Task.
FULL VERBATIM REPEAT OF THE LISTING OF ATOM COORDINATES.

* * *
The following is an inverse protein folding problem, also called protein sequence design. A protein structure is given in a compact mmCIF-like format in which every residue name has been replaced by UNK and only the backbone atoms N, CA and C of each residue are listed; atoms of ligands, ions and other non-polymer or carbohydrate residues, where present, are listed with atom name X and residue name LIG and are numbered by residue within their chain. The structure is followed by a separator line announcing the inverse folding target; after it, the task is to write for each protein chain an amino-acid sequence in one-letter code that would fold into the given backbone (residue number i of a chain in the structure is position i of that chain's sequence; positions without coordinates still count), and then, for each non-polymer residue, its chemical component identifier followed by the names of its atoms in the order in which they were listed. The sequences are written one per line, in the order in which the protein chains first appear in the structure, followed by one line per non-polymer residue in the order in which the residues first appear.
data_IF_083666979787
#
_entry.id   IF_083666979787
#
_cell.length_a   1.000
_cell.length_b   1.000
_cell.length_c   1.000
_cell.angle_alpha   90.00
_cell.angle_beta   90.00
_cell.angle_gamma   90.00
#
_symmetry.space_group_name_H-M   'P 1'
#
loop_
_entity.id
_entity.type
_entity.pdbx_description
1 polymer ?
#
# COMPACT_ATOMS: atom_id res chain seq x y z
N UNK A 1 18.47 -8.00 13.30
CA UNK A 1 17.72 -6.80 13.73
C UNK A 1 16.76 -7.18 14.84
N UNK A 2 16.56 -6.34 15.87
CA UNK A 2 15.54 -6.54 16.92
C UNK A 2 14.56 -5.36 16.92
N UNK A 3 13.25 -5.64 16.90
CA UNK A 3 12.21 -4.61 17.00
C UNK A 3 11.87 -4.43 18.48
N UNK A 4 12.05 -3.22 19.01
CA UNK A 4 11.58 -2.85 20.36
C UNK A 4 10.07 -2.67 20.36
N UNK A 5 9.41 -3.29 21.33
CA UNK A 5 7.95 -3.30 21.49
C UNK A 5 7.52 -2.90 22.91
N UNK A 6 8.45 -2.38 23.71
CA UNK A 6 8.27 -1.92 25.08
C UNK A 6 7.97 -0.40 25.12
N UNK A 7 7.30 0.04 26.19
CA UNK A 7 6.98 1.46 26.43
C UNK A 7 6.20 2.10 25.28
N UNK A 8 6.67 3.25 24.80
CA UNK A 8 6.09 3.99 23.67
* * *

The following is an inverse protein folding problem, also called protein sequence design. A protein structure is given in a compact mmCIF-like format in which every residue name has been replaced by UNK and only the backbone atoms N, CA and C of each residue are listed; atoms of ligands, ions and other non-polymer or carbohydrate residues, where present, are listed with atom name X and residue name LIG and are numbered by residue within their chain. The structure is followed by a separator line announcing the inverse folding target; after it, the task is to write for each protein chain an amino-acid sequence in one-letter code that would fold into the given backbone (residue number i of a chain in the structure is position i of that chain's sequence; positions without coordinates still count), and then, for each non-polymer residue, its chemical component identifier followed by the names of its atoms in the order in which they were listed. The sequences are written one per line, in the order in which the protein chains first appear in the structure, followed by one line per non-polymer residue in the order in which the residues first appear.
data_IF_083666979787
#
_entry.id   IF_083666979787
#
_cell.length_a   1.000
_cell.length_b   1.000
_cell.length_c   1.000
_cell.angle_alpha   90.00
_cell.angle_beta   90.00
_cell.angle_gamma   90.00
#
_symmetry.space_group_name_H-M   'P 1'
#
loop_
_entity.id
_entity.type
_entity.pdbx_description
1 polymer ?
#
# COMPACT_ATOMS: atom_id res chain seq x y z
N UNK A 1 18.47 -8.00 13.30
CA UNK A 1 17.72 -6.80 13.73
C UNK A 1 16.76 -7.18 14.84
N UNK A 2 16.56 -6.34 15.87
CA UNK A 2 15.54 -6.54 16.92
C UNK A 2 14.56 -5.36 16.92
N UNK A 3 13.25 -5.64 16.90
CA UNK A 3 12.21 -4.61 17.00
C UNK A 3 11.87 -4.43 18.48
N UNK A 4 12.05 -3.22 19.01
CA UNK A 4 11.58 -2.85 20.36
C UNK A 4 10.07 -2.67 20.36
N UNK A 5 9.41 -3.29 21.33
CA UNK A 5 7.95 -3.30 21.49
C UNK A 5 7.52 -2.90 22.91
N UNK A 6 8.45 -2.38 23.71
CA UNK A 6 8.27 -1.92 25.08
C UNK A 6 7.97 -0.40 25.12
N UNK A 7 7.30 0.04 26.19
CA UNK A 7 6.98 1.46 26.43
C UNK A 7 6.20 2.10 25.28
N UNK A 8 6.67 3.25 24.80
CA UNK A 8 6.09 3.99 23.67